We’re back again with our “BBL Class of…” series, featuring players who have moved on from the BBL, but made waves during their time on the court whilst on these shores.
First up, we have Alif Bland, who was a member of the reborn Cheshire Phoenix side last season. He spoke to UKAmericanSportsFans.com‘s Rob Jeffries about his time in the BBL with Phoenix, what he’s currently doing, and what hopes he has for the future…
Rob Jeffries: Alif, you did have a short spell in Mexico this season, however, unfortunately, that has not worked out – was part of the decision though to join up there in order to build your experience internationally?
Alif Bland: I was playing in Mexico for a short while; I was there for a little over a month. Things were not to what I was expecting at all so I did return to the States. My reasoning for going to Mexico was partly to build a resume of my international experience. I also went for the increased financial stability, but in turn the bad outweighed the good in a sense.
RJ: Have you got any options or offers to choose from moving forward from this point – or are there other avenues in which you wish to pursue?
AB: I am now looking for teams now that require someone of my ability. I am talking to a few countries but nothing is set in stone at the moment. I plan to continue with basketball, if I’m allowed to, for a couple of more years and then move toward the career I plan to continue with.
RJ: Last year was difficult for a number of reasons throughout the course of the season – notably the change in organisation – what was your motivation and drive to stay with the team through those testing times, and how do you think that experience developed you as a person at such a relatively young age?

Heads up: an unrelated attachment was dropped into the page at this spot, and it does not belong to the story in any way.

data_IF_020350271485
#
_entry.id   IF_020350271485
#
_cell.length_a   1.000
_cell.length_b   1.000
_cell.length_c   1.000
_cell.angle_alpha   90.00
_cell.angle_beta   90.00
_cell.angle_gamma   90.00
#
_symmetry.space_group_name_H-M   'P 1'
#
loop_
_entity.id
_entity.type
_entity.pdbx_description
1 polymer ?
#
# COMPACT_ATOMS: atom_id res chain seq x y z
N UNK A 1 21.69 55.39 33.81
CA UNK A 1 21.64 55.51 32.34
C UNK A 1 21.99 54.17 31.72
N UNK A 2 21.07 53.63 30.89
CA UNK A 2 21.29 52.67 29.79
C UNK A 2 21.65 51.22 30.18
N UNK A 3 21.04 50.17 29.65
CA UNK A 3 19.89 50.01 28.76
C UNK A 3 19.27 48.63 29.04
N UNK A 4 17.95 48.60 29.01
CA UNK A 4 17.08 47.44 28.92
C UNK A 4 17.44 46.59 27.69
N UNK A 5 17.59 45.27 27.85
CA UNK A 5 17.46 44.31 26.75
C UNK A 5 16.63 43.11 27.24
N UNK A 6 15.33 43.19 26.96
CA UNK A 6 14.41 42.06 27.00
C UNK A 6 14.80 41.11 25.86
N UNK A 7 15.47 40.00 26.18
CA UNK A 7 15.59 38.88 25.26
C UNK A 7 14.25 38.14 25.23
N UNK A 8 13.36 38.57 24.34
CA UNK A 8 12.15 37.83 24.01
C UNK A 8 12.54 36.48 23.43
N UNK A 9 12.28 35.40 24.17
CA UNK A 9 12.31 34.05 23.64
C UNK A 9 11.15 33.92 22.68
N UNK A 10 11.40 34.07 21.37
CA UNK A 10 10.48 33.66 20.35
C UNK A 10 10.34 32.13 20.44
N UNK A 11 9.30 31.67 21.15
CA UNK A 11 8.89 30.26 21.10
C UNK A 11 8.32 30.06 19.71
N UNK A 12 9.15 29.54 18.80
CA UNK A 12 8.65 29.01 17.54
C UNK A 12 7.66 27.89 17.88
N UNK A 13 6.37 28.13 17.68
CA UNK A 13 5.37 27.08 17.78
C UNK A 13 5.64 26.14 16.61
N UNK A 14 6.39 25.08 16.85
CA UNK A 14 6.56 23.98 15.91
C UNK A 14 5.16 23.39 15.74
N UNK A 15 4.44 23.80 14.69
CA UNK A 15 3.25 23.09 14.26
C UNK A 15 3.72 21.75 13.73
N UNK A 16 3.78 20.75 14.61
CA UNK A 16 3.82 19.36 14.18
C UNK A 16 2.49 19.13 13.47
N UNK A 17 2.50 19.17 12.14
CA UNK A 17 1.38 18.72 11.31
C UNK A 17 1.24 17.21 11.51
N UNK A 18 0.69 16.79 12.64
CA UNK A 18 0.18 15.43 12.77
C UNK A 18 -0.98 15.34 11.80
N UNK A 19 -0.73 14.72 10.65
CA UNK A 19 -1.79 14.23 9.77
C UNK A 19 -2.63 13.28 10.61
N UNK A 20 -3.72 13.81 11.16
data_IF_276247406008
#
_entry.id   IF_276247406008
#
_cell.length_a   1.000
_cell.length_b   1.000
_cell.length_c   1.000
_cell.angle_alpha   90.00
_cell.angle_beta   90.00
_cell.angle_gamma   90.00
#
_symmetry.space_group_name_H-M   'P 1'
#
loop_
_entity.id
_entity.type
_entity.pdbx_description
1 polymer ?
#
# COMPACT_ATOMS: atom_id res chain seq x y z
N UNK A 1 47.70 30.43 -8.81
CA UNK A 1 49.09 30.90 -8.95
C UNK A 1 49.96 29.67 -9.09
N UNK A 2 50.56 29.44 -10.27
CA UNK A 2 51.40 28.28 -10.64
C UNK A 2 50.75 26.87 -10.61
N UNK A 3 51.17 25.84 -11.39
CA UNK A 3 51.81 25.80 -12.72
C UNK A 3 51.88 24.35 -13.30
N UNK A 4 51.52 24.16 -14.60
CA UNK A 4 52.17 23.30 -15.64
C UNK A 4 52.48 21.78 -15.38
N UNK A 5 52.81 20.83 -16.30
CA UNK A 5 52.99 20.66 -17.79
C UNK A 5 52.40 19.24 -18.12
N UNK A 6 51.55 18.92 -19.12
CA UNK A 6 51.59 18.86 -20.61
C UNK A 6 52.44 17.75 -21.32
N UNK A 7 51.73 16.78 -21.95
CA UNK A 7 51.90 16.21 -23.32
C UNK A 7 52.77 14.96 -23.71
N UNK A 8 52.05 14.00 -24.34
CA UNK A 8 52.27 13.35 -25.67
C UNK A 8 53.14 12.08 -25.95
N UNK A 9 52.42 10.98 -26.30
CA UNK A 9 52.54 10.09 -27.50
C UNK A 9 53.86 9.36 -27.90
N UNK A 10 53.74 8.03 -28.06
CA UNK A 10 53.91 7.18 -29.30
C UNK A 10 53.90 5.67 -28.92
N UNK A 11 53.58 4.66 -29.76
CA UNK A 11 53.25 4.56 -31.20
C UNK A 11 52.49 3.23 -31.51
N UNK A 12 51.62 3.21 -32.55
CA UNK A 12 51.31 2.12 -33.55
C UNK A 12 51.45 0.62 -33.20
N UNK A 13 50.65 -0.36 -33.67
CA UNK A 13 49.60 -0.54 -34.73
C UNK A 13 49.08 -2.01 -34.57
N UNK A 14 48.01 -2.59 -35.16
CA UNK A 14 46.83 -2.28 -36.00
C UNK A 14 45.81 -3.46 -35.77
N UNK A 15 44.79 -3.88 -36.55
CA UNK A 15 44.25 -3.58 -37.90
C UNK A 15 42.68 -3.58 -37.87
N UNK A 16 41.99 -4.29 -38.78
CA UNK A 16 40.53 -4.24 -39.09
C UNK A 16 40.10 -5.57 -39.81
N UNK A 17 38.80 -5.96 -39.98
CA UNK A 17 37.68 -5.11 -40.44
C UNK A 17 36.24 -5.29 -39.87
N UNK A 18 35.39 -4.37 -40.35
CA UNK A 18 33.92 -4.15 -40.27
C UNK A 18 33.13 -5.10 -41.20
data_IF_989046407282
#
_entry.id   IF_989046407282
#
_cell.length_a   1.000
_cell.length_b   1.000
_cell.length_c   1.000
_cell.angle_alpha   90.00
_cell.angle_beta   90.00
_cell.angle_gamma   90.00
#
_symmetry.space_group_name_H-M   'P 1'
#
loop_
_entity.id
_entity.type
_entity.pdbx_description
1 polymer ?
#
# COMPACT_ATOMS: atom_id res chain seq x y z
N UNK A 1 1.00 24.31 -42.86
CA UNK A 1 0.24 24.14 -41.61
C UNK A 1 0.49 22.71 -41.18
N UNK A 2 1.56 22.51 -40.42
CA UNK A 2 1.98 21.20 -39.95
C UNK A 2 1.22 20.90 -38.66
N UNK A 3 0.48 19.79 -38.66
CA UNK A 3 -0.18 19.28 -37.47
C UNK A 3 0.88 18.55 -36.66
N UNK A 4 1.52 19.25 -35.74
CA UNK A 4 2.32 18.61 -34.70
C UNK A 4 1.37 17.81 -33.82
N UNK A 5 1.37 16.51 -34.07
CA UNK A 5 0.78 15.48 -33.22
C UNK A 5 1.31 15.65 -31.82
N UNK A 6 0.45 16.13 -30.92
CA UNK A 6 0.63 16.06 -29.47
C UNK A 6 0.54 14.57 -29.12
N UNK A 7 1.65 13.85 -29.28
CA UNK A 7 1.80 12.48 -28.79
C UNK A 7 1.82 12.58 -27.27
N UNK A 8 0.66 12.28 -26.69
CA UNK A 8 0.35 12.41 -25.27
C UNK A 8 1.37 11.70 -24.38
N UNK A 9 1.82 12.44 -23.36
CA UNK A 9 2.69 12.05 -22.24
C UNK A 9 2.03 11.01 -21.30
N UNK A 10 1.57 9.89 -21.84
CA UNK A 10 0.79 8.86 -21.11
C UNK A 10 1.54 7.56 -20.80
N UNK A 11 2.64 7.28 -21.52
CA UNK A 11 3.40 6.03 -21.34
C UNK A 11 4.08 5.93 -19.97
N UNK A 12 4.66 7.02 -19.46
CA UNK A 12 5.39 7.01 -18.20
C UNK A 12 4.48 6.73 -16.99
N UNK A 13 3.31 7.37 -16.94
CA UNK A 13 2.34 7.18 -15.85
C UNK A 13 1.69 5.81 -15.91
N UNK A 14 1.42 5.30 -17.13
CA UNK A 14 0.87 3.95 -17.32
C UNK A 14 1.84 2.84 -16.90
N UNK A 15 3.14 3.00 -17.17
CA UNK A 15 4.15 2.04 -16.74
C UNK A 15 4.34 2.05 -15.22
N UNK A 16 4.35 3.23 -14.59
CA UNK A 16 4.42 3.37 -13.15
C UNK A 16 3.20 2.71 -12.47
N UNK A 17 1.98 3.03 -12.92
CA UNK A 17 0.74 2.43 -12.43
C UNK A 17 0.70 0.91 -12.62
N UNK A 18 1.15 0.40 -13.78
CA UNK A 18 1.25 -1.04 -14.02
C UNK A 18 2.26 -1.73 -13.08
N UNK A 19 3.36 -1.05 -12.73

AB: Last year had plenty of trials and tribulations that were troublesome and made it difficult to manage at times. My main motivation was that I love the game of basketball, and the fact that I have a daughter that looks for me to take care of her, so I have to do anything that allows me to take care of her. I was raised with a sense of loyalty, and that if someone does right by you, you don’t leave them out to dry when they’re down and out. The new owners of the club and the fans were without a doubt good to us, so I felt it was the right thing to do.
RJ: Have you been following the early results of the Phoenix so far this season?
AB: I have been following the Phoenix at the beginning of the season and actually talked to a couple of the players. Even though I’m not on the team I am still a Phoenix!
RJ: What did you learn, from a playing perspective, during your time playing in the BBL?
AB: Actually I learned a lot. One is that the refereeing is different than in America! Also the rules are quite different. I haven’t played with quarters in a long time, and the fact that you can take the ball off of the rim was an entirely different thing for me. It helped me to adapt to the FIBA-style playing that happens all across Europe and in South America.
RJ: Would you ever consider returning to play again in the BBL, either at Cheshire or with another side?
AB: I always will consider it because of the connections and friends that I’ve made there. I had a good time in England despite all of the problems the franchise had. It kind of made us a little closer because we all went through it together. As for another team in England, that wouldn’t be so bad either. One other thing I learned in the BBL is that even if you play for another team, the people still show you love as if you’re still with them which is a very cool thing.
RJ: How do you think the BBL can improve as a league, through the calibre of the players that are in the league, and how can it improve its standing within Europe? Also is the need to be able to retain young, promising, quality imports that do make the grade – how, do you think, that can be achieved?
AB: Well, one thing I think the BBL can improve, as a league, is just exposure of basketball. It needs to be something that people want to see so that the demand for it can grow. That would have to start with the players, but the country itself as well. The communities have to invest in the teams so that said teams can get the high quality players that is necessary.
RJ: Finally, is there one particular goal you have in the future – either playing or outside of basketball?
AB: My ultimate goal and basketball and life is to be as successful as I can and meeting as many good people I can in the process. I am a very competitive person so it’s in my nature to want to win, but I never let that take who I am as a person.